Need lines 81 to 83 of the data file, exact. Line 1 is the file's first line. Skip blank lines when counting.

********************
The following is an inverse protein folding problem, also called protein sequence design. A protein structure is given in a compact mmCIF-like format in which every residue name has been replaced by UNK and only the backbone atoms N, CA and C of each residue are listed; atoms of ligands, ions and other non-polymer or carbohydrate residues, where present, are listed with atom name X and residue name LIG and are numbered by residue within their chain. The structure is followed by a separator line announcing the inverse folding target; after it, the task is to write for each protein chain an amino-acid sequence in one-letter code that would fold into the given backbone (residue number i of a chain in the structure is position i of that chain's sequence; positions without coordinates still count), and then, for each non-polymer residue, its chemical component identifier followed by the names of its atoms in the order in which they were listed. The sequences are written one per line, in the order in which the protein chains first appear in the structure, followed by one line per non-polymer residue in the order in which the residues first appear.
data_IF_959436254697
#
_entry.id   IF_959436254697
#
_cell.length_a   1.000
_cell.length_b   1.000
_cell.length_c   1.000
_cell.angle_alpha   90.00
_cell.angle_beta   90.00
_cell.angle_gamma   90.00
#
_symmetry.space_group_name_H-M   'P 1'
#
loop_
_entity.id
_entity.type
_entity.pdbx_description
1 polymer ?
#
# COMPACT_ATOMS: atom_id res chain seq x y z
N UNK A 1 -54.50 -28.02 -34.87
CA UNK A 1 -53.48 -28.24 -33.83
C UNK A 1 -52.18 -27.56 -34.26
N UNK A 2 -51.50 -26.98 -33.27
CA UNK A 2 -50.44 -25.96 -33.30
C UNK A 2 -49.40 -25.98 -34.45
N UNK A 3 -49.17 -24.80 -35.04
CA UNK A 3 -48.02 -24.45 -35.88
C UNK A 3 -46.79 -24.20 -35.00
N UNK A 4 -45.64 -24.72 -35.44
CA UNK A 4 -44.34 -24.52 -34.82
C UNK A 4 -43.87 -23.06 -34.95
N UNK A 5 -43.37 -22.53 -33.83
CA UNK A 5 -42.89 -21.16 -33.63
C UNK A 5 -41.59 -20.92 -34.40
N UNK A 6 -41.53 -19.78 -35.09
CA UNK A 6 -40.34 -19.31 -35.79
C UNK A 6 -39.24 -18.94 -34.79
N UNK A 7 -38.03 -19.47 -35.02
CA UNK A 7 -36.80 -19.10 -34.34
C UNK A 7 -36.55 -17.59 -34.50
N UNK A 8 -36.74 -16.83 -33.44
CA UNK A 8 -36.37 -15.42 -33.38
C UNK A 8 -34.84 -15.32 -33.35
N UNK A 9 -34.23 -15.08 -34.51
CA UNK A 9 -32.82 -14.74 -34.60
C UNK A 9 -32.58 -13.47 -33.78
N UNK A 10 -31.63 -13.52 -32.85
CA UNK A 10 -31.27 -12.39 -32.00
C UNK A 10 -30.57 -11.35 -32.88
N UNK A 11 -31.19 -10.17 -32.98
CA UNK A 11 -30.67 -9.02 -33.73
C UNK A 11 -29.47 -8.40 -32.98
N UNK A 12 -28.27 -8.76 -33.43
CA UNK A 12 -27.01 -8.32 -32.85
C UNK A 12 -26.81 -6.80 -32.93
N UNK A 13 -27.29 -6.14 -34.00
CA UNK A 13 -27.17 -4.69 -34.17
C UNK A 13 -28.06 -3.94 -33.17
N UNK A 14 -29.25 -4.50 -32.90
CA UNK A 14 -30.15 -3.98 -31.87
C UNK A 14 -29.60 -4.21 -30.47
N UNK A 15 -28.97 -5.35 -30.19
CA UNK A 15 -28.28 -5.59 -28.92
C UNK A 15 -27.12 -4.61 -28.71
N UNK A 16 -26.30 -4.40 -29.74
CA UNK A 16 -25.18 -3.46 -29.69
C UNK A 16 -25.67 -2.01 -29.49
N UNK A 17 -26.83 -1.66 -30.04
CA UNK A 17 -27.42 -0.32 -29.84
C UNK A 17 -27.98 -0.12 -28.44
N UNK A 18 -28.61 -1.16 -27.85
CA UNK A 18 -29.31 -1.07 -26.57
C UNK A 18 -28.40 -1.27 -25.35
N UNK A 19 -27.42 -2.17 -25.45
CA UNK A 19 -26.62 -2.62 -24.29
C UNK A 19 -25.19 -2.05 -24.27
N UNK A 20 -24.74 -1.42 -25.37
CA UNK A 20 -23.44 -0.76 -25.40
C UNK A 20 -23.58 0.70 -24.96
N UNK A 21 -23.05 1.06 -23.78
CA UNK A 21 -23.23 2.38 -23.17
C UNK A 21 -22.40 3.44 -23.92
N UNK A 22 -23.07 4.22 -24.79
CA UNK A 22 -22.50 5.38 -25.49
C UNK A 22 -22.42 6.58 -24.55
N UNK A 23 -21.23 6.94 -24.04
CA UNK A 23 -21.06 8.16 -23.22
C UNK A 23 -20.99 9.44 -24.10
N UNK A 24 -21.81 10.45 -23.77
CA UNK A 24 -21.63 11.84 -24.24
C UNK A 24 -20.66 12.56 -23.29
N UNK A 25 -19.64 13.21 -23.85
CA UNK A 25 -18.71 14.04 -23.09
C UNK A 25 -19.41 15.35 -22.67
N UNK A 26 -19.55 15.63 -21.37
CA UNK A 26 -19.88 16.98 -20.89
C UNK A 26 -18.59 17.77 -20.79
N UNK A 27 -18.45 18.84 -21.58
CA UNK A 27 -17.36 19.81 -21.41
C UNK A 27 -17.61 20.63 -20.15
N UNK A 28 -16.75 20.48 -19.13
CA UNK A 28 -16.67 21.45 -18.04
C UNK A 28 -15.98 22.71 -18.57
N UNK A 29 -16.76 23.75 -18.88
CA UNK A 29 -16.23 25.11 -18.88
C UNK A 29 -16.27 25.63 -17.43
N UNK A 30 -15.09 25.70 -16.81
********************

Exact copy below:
C UNK A 20 -23.58 0.70 -24.96
N UNK A 21 -23.05 1.06 -23.78
CA UNK A 21 -23.23 2.38 -23.17